Date: April 20, 2020

Fill Your Cars, Top Your Tanks

As we enter a new week and “things” are calming ever so slightly incrementally, crude oil is the story of the overnight as the front month, May, expires and is in total collapse. This is not what it seems on the surface. Yes, crude oil is down sharply again, but the 30% crash has more to do with structure of the commodity contract than a real crash. I need to choose my words carefully and not overwhelm you with lingo.

Crude oil is a commodity and its contracts to buy and sell expire every month. It’s designed that way for producers to be able to hedge their production as well as consumers of crude to be able to buy large quantities in the future. When commodity contracts expire and roll on to the next trading month, the price rarely picks up where the last one left off. Sometimes, it is higher and sometimes it is lower. For those of you with more advanced knowledge, we know this as contango and backwardation.

Anyway, the May contract for crude oil expires now. Rumor has it there is very little storage available. Think about all those market participants who held the May contract, hoping to find storage. Now, they are seemingly dumping those May contracts on the market because they cannot physically take delivery. There’s no room to store the oil anywhere.

May crude oil is trading at $8 a barrel. June is $23 and July is $28. August is $29 and September is $30. The farther out you go, the more expensive crude oil is as there is an expectation of much higher prices as the economy rebounds. Be very careful reading too much into the media hysteria that crude oil is going to $0 or even negative. While it certainly could happen today for structural reasons, that’s not where the real market is.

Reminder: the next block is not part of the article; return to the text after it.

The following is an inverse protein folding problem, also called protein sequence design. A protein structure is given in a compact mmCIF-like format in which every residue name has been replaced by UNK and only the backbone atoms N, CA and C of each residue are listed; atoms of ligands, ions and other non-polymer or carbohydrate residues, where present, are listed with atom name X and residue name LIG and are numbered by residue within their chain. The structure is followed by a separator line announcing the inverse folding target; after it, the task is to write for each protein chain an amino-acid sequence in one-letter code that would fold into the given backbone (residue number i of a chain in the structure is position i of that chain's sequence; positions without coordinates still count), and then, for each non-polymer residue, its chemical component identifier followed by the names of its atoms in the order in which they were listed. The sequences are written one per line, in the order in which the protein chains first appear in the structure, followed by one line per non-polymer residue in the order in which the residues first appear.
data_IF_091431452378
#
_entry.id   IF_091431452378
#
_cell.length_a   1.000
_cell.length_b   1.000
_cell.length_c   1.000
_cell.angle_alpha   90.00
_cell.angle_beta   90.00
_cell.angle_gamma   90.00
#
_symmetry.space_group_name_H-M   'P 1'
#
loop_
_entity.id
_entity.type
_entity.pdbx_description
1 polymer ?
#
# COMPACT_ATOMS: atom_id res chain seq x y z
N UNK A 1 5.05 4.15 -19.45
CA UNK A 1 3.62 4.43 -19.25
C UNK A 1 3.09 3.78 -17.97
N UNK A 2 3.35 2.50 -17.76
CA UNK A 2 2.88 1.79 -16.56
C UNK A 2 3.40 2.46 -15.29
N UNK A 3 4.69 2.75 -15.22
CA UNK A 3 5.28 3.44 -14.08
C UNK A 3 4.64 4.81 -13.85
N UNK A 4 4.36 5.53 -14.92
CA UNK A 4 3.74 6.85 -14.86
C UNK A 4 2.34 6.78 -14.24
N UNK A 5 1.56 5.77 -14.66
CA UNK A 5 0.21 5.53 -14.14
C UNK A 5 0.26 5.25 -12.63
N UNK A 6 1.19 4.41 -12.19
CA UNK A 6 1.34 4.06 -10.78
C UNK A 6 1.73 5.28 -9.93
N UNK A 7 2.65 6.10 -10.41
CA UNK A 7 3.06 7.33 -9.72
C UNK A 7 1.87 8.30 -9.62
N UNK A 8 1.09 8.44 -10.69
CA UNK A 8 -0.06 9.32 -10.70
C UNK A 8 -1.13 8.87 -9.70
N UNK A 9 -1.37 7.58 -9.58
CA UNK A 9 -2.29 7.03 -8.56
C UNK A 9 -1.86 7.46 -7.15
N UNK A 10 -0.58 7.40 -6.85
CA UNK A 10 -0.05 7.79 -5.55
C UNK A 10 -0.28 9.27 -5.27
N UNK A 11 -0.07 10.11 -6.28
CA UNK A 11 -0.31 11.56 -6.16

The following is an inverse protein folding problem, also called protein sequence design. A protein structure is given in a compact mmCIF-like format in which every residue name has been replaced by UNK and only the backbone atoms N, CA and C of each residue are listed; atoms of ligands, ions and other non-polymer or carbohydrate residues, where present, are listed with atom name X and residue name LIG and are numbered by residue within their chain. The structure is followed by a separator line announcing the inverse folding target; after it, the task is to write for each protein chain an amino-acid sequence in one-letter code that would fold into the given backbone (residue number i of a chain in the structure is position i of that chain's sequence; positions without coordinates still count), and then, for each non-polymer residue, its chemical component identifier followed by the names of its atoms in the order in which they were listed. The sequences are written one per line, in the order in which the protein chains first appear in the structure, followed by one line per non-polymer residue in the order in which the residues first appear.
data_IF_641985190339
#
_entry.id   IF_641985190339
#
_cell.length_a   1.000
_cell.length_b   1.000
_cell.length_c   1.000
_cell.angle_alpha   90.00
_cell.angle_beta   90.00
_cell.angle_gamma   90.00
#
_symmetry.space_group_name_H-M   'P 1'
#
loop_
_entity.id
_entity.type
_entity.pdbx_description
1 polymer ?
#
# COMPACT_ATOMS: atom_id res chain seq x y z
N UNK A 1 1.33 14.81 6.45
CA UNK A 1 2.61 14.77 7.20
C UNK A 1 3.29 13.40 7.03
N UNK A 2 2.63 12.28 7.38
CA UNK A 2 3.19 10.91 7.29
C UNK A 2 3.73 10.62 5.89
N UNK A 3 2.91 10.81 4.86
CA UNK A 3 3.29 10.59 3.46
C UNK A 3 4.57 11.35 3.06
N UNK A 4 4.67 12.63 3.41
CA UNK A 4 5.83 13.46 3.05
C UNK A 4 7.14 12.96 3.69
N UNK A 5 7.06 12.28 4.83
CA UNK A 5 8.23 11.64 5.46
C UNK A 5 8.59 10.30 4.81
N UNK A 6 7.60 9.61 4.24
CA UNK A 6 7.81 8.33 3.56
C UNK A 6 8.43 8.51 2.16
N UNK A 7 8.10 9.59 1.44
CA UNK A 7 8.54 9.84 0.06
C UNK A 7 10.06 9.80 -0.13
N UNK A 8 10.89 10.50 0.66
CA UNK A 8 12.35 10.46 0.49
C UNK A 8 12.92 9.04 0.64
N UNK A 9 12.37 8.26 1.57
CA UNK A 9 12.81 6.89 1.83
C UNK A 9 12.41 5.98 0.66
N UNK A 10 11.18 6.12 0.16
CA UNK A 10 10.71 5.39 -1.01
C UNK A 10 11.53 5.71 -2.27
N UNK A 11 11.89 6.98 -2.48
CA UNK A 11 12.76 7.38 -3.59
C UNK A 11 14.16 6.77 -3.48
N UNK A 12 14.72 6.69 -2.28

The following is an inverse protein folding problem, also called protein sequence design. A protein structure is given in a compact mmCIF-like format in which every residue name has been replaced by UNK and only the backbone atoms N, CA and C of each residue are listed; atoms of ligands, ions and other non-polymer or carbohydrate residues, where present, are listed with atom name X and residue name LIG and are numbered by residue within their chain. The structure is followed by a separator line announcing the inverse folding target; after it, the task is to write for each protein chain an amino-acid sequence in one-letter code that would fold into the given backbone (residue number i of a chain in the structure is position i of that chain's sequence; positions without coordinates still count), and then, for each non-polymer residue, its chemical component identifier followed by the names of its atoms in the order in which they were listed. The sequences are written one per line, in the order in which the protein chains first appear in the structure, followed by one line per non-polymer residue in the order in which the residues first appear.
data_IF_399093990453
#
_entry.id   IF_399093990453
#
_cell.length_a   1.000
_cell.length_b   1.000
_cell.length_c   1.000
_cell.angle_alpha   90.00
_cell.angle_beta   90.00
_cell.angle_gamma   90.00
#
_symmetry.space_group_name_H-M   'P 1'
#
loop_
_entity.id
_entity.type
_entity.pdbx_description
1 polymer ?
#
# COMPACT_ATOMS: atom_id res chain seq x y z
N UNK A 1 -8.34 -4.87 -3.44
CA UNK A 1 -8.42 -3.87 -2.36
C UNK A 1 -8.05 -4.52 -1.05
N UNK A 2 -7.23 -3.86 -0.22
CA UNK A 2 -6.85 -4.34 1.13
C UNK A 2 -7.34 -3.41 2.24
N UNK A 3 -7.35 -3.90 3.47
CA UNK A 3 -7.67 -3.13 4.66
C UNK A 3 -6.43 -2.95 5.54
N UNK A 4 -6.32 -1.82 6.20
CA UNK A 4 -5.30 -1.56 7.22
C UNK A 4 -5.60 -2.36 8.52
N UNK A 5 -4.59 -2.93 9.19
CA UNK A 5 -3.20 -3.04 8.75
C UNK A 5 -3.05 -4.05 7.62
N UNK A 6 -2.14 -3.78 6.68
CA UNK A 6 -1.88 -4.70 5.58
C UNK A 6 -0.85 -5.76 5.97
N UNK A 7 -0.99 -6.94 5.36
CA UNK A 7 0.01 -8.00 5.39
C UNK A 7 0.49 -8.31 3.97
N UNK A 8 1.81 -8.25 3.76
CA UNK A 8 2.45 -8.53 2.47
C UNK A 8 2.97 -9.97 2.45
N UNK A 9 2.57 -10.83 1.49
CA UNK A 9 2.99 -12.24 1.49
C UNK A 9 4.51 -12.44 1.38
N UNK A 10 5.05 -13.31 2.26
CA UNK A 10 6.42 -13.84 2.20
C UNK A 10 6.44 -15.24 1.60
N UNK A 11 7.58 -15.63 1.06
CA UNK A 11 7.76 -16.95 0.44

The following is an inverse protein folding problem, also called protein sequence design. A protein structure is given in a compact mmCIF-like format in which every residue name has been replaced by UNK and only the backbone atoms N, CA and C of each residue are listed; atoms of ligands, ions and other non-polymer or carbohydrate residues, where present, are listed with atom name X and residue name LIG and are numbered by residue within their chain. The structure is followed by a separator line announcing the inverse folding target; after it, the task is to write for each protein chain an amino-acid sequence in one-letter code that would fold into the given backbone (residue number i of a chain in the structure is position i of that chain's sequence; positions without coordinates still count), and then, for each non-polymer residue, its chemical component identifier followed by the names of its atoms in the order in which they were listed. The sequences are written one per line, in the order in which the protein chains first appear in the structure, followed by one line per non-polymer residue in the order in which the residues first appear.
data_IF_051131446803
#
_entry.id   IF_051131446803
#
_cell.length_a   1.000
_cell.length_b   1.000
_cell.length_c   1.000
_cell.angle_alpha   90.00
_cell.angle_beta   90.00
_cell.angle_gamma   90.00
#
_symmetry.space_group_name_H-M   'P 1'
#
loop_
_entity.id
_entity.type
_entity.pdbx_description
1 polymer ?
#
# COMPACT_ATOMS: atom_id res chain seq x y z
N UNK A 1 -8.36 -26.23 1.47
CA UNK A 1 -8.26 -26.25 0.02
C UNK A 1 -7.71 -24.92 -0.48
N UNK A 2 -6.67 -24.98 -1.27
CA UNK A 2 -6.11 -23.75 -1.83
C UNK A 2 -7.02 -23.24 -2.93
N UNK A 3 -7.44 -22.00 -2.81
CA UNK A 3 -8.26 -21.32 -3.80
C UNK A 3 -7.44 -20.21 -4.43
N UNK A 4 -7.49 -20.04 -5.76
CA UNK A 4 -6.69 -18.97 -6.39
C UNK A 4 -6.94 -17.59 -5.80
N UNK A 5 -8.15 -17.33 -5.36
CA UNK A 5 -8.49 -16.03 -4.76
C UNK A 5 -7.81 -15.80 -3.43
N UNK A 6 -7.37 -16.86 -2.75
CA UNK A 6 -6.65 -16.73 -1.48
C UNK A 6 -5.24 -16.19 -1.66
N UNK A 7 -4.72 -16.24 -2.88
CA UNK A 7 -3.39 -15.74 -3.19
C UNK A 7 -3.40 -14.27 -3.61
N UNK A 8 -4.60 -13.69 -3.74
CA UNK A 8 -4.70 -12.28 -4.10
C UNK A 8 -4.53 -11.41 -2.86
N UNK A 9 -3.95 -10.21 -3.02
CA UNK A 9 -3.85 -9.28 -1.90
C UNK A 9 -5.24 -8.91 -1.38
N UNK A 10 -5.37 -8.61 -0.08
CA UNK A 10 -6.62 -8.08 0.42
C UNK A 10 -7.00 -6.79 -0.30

The backdrop for crude is so negative that it may actually be a positive. It is very possible that oil tries to hammer out a low this week. That’s one big opportunity to watch for. Remember, while we love low oil prices as consumers, too low prices hammers our economy even more as so many of the new jobs created since 2009 have been in the domestic energy industry. Oil under $40 is basically unprofitable, not to mention that hundreds of billions in high yield bonds have the risk of default. So, we really need oil that is not too high, but not too low. Goldilocks.

And with this headline collapse in oil, stocks are looking solidly red to begin the week. However, after Friday’s somewhat manufactured afternoon surge, I won’t be surprised to see some or all of that gain given back. Semis really lagged although it’s fair to say that they have been really leading. Banks surged and they have been behaving poorly after earnings season began.

All in all a pullback in the stock market probably has the highest likelihood right here. I think we have roughly 25K on the upside for for the Dow and 22,500 on the downside. I know. That range is widely enough to fly a parked Boeing 767 through. But that’s what happens when volatility is elevated.

Speaking of volatility, the Volatility Index or VIX which usually moves inversely or opposite to the S&P 500 did not make a new low on Friday as stocks soared. That is another reason why the market may be a little tired and in need of some giveback.


Paul Schatz, President, Heritage Capital